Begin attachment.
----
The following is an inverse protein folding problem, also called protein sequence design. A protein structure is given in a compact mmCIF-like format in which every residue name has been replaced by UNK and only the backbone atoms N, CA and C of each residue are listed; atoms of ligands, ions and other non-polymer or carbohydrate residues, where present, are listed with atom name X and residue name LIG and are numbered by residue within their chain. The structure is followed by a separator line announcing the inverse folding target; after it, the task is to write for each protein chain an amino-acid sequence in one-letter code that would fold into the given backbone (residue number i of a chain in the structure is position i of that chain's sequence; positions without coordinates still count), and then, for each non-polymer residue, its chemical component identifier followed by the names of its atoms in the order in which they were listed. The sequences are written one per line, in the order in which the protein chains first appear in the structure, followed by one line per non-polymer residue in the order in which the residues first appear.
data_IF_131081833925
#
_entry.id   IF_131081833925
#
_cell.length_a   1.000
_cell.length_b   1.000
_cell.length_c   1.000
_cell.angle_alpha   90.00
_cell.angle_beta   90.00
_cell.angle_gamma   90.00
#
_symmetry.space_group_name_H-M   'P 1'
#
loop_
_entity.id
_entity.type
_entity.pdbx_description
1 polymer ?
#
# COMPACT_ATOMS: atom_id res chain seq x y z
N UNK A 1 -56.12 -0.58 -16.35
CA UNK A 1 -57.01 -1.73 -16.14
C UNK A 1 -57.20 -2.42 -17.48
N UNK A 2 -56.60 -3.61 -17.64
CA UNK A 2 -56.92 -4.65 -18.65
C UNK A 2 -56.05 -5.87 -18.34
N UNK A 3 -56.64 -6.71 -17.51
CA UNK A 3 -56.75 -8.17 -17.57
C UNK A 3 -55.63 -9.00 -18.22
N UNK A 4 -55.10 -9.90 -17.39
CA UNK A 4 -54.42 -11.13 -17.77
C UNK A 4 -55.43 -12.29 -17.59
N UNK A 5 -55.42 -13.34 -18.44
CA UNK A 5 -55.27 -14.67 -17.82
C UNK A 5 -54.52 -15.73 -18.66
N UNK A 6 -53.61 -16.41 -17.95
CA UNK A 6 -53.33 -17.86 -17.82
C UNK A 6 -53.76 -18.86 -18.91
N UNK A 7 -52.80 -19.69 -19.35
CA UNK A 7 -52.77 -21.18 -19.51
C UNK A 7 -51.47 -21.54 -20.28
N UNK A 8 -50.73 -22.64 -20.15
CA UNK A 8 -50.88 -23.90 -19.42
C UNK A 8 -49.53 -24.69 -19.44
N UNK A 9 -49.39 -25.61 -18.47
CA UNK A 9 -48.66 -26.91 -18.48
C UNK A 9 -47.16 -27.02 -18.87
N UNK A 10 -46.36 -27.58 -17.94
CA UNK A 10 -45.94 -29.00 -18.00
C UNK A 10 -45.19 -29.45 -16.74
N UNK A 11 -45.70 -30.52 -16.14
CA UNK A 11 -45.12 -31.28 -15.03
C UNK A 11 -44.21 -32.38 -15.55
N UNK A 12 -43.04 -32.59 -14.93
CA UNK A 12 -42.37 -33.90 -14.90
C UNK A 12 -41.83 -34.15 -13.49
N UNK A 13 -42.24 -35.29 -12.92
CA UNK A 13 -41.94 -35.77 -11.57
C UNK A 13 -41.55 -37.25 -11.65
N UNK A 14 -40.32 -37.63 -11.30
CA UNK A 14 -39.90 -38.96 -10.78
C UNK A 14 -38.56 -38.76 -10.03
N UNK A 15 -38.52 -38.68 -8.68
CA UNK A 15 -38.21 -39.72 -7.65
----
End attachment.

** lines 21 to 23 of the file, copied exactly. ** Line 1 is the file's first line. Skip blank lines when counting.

# COMPACT_ATOMS: atom_id res chain seq x y z
N UNK A 1 -56.12 -0.58 -16.35
CA UNK A 1 -57.01 -1.73 -16.14